COS Weekly Newsletter - Friday, 17 December 2021
Draft environmental assessment conditions for Roberts Terminal 2 released
The Impact Assessment Agency of Canada is holding a public comment period on the environmental assessment for the Roberts Bank Terminal 2 Project
. The Agency is now inviting the public and Indigenous groups to comment on additional information
provided by the Vancouver Fraser Port Authority through to February 13, 2022 that specifically addresses the potential effects to fish and fish habitat, species at risk such as the Southern Resident killer whale, biofilm, and potential effects to human health and the current use of lands and resources for traditional purposes. The Agency is also inviting comments on the potential environmental assessment conditions
for the project. Final conditions would become legally-binding on the proponent if the Minister ultimately issues a decision statement indicating the project may proceed.
CSL successfully completes B100 biofuel tests
In late November 2021, CSL successfully completed the world’s longest-running trials of B100 biodiesel on marine engines, accumulating nearly 30,000 running hours. Conducted on half of CSL’s Canadian fleet, the tests resulted in a 23% total fleet life cycle reduction of CO2 as compared to marine gas oil (MGO). During the trials, conducted in partnership with Canada Clean Fuels and with the collaboration of Sterling Fuels, 14,000 tonnes of MGO, a fossil fuel, was substituted for 100% bio-content second-generation biofuel, requiring no modification to existing ship equipment.
CSL’s biofuel trials were conducted on eight ships over a period of six months under a Transport Canada testing protocol. The B100 biodiesel was tested on main and auxiliary engines and required no modification to existing equipment. Sourced in North America, the biofuel used was produced entirely from waste plant material. Emissions reductions were calculated through the Canadian government life cycle emission tool GHGenius.
CSL President and CEO, Louis Martel, is encouraging the International Marine Organization, the Government of Canada and governments around the world to recognize the credible impact of biofuels as an interim solution in reducing emissions, and to support and implement a cost-competitive framework that promotes its use and secures supply.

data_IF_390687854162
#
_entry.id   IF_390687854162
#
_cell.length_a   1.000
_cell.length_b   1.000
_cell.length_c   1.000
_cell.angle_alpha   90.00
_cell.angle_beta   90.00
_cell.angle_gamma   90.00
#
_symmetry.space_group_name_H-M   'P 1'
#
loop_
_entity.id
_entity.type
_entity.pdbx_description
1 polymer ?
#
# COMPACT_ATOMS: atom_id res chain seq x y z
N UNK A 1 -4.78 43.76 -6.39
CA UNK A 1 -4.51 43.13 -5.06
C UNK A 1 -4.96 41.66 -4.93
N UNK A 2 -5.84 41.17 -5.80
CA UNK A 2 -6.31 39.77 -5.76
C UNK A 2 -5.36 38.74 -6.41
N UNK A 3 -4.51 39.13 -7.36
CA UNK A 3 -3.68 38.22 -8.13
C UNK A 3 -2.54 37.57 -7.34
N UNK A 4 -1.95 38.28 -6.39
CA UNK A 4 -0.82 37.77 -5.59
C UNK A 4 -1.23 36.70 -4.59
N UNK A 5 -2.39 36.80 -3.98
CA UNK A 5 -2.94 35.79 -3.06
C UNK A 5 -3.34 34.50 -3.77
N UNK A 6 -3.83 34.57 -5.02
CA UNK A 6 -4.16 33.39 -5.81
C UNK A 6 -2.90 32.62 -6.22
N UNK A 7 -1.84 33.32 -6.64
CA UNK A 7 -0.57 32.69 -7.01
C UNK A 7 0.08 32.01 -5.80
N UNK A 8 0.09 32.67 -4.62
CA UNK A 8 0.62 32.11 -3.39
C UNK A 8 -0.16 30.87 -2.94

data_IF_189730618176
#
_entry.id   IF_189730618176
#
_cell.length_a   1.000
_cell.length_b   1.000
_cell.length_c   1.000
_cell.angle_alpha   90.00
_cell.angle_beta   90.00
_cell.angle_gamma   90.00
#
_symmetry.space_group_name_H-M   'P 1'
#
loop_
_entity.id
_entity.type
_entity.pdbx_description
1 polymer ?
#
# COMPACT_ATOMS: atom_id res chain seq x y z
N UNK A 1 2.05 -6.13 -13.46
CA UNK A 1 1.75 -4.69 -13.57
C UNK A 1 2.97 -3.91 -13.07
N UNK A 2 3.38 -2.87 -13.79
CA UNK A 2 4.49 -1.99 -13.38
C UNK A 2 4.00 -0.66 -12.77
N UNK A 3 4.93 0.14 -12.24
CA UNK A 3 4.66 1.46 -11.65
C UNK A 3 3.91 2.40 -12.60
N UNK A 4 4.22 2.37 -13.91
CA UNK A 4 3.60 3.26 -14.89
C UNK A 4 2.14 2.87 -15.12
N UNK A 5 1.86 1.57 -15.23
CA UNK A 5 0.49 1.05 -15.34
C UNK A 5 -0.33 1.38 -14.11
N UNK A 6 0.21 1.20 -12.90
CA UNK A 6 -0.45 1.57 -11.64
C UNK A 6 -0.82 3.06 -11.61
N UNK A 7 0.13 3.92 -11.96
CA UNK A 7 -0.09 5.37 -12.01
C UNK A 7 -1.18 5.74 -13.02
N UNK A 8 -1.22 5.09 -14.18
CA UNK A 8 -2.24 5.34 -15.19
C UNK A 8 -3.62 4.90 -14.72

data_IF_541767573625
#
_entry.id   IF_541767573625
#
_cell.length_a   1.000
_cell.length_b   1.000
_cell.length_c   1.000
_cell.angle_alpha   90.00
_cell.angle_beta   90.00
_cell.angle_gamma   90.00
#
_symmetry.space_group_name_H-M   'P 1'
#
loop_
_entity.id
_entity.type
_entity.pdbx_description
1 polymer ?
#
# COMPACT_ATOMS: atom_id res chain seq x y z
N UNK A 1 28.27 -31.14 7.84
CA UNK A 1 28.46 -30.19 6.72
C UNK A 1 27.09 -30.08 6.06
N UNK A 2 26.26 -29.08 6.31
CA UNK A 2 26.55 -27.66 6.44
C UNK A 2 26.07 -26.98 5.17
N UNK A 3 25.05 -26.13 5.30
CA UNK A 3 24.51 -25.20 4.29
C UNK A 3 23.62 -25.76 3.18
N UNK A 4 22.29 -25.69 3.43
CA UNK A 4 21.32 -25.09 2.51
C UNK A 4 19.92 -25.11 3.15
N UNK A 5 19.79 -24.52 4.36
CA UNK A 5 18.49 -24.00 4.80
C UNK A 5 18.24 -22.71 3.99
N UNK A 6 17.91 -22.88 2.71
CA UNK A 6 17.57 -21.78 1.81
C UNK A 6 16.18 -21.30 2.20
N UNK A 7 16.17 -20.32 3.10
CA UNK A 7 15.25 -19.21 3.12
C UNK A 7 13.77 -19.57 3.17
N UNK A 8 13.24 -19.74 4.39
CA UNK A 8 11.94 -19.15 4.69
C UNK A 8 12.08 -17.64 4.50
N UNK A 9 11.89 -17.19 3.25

National Supply Chain Summit to be convened in early 2022
The Honourable Omar Alghabra, Minister of Transport, announced
earlier this week that he will host a National Supply Chain Summit in early 2022. This summit will bring together industry, shippers and organizations that operate critical infrastructure to discuss how to better streamline Canada’s supply chain. Facilitating open discussions will allow the Government of Canada to identify ways to mitigate supply chain pressures, and to encourage partners to come up with innovative solutions that will enable a swift recovery of Canada’s transportation supply chain following major disruptions and natural disasters.
Change of leadership for Canadian Coast Guard in Western Canada
This week, Assistant Commissioner Roger Girouard retired from the Canadian Coast Guard after over 40 years in public service in the Canadian Coast Guard and Royal Canadian Navy. During his tenure in the Canadian Coast Guard, his leadership was instrumental in introducing new capabilities, building-up the workforce, responding to several significant incidents, implementing the Oceans Protection Plan, and advancing positive relationships with Indigenous Peoples. Roger's proactive and direct approach with the marine industry was refreshing and helped to shape pragmatic solutions.